School library digitizes, expands catalog via online reading app

The library has digitized its collection on the online reading app Sora. Students can borrow e-books from the school and a consortium of public libraries.

The library has digitized its collection on the online reading app “Sora.” Students can borrow e-books from the school and a consortium of public libraries.

Juliette Propp, Staff Writer

An earlier version of this story contained incomplete information about the library’s COVID-19 precautions.

The pandemic has limited access to the school library and posed risks to lending out its books. School librarians have adapted by digitizing and expanding the school’s collection on an online reading app. 

The reading app “Sora,” which allows students to read and annotate titles from the Friends collection and other public libraries online, has made e-books available to students through the pandemic. The school’s magazine collection has also been moved a separate app called “Flipster” that is downloadable in the app store.

Adrienne Almeida, Director of Middle School and Upper School Library Services, and Paula Zamora-Gonzalez, Lower School Librarian, initiated the library’s digitization in March as the pandemic sent the community home and threatened to add a layer of dust to the school’s bookshelves.

“In the middle of March, when we were all cast out without any idea of how much was about to change, every library on the planet was trying to be Sora’s customer,” Almeida said. “Thankfully, we ended up with an awesome team with great customer service, which makes me feel less alone.”

Almeida is excited that the library is able to expand access to an even wider range of books. Students can access digital public collections with their library cards. 

“[Sora] is a consortium of libraries that we have become a part of so we are able to open up the offerings that are new. Now it is a whole conglomerate of libraries, ” she said. 

Sora also enables students to annotate texts and use a dictionary feature to define and keep a log of words.

Despite the reading app’s benefits, Almeida did say that digital books have their shortcomings – and that physical books have an irreplaceable charm.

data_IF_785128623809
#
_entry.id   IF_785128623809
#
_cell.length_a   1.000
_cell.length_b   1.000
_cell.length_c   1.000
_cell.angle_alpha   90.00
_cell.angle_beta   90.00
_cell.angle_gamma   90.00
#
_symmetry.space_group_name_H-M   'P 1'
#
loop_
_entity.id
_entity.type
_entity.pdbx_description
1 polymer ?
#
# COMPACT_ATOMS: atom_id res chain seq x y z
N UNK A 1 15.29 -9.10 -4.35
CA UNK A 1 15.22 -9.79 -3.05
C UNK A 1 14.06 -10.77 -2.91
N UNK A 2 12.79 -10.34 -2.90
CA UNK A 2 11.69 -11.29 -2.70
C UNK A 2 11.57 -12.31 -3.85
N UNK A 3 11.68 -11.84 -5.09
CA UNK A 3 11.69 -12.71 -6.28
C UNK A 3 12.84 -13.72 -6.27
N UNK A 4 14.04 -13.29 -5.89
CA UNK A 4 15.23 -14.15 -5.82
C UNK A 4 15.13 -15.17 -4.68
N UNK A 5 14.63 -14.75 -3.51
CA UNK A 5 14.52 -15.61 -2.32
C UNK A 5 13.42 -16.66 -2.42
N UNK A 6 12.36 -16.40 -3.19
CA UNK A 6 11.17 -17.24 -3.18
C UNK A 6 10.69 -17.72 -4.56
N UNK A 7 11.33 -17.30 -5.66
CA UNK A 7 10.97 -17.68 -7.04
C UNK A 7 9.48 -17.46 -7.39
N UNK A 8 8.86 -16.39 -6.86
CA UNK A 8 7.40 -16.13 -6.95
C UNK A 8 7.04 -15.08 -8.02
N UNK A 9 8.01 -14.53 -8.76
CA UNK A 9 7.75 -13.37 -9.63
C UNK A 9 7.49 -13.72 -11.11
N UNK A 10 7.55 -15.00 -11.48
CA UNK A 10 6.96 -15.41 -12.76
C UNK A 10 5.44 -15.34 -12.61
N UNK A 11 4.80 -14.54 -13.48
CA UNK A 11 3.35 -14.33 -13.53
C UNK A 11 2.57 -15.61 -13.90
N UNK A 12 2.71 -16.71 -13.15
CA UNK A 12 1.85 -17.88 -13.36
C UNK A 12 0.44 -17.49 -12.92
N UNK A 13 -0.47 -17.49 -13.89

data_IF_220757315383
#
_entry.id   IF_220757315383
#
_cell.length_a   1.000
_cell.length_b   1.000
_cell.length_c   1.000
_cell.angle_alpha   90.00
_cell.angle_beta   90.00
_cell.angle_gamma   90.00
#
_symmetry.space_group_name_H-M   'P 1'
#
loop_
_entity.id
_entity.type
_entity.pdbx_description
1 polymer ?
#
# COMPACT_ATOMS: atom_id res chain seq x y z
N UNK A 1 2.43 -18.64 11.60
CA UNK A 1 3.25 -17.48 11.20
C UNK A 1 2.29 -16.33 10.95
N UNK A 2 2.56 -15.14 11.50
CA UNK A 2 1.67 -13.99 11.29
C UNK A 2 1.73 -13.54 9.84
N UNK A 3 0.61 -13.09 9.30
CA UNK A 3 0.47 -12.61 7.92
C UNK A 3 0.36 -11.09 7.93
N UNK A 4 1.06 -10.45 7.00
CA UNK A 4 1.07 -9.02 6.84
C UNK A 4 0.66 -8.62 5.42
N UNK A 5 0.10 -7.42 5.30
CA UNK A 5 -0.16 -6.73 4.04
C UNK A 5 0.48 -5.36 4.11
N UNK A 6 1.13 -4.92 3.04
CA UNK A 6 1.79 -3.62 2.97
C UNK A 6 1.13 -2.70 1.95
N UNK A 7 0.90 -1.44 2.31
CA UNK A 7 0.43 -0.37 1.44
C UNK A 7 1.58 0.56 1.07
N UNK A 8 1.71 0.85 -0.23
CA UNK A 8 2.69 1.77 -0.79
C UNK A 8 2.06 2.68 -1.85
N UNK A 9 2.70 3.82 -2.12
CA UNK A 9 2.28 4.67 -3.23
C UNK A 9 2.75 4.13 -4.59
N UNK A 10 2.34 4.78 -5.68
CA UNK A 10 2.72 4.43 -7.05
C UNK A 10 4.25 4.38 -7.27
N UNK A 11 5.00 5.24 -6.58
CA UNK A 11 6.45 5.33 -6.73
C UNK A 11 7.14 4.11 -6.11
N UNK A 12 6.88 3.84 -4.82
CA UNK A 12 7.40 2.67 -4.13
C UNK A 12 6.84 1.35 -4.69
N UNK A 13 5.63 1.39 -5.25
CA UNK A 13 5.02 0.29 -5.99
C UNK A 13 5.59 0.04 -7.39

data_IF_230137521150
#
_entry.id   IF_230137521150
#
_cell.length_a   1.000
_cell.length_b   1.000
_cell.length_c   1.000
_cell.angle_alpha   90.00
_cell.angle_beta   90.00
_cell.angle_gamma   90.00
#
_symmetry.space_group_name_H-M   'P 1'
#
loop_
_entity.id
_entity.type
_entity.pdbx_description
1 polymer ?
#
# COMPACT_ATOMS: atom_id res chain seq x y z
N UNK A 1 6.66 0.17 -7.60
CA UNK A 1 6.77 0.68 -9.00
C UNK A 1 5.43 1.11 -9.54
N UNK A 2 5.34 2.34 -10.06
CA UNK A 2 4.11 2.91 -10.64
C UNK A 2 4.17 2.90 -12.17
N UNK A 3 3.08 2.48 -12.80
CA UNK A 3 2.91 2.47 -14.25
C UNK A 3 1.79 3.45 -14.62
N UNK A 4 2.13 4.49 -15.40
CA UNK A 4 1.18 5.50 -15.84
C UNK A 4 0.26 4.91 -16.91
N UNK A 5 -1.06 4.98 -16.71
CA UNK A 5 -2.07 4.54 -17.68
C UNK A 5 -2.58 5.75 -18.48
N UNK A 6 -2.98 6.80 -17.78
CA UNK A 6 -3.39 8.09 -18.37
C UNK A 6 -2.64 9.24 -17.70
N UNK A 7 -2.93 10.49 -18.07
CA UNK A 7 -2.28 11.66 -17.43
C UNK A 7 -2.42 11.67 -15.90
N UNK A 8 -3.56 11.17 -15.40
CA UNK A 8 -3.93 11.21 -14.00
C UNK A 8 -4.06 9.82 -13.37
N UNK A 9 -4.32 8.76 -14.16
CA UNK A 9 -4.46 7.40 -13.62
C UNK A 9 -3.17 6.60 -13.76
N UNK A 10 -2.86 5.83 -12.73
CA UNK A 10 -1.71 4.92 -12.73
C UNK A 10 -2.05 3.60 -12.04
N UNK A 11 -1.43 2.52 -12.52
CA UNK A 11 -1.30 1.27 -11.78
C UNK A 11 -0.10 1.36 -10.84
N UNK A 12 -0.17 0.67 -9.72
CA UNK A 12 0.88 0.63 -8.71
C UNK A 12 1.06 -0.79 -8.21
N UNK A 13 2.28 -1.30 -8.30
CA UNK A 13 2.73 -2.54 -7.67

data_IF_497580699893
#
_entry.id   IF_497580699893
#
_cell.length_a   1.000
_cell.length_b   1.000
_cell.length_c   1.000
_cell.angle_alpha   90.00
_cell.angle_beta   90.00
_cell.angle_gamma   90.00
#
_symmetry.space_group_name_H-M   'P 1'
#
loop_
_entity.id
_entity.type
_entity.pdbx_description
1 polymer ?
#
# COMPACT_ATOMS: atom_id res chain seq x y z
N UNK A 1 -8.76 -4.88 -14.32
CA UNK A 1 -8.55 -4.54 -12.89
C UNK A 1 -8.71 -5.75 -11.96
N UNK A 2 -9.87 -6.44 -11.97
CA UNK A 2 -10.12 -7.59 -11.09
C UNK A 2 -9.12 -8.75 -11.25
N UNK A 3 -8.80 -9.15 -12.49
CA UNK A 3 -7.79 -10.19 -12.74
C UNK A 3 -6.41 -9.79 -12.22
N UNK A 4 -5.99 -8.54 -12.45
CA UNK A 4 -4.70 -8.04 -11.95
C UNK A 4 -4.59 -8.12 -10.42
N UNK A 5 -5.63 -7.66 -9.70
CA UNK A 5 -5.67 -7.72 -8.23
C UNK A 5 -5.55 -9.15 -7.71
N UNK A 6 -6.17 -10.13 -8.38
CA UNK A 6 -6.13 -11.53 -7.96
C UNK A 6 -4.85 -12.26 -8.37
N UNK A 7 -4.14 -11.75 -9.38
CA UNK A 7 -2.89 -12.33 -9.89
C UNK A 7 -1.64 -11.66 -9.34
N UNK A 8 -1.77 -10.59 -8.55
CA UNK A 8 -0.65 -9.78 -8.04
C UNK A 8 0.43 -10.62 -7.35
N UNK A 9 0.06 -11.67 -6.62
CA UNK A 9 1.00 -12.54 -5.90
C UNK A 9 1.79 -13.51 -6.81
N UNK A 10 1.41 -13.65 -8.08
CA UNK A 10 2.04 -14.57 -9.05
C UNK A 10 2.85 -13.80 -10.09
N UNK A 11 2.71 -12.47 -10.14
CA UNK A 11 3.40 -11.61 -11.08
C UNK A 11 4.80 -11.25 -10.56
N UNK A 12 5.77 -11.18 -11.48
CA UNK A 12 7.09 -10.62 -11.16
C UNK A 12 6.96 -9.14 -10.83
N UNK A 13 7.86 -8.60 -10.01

“I think that the only struggle is that it’s not a physical book,” she said. “Sometimes you want to be able to [get] cozy with the paper, but physical library books right now are not safe [without a seven day quarantine].” 

To reopen the library, Almeida is involved with the REALM Project – which stands for Re-opening Archives, Libraries, and Museums – and is working on finding the safest ways to reopen libraries. The Library has taken steps to make the distribution of its physical collection possible, including implementing a 7-day quarantine on returned items before they are placed back into circulation. 

Still, even after the pandemic, Adrienne said that Sora will continue to be an important part of the school library after the pandemic. 

 “I have every intention of incorporating Sora into our school library when it reopens,” she said. “Our library is a K-12 space which means that we have limited space for a lot of books and I would love for us to be able to have our favorites that we know are going to be in use a lot, online.”  

Almeida is hopeful that digital reading options will comfort students through this strange year.

“I’m tired of all the negatives in the world,” she said. “So let’s do what we can to make this new library work for everyone, because what other choice do we have?” 

For help and more information about the Friends Seminary library, visit their information page.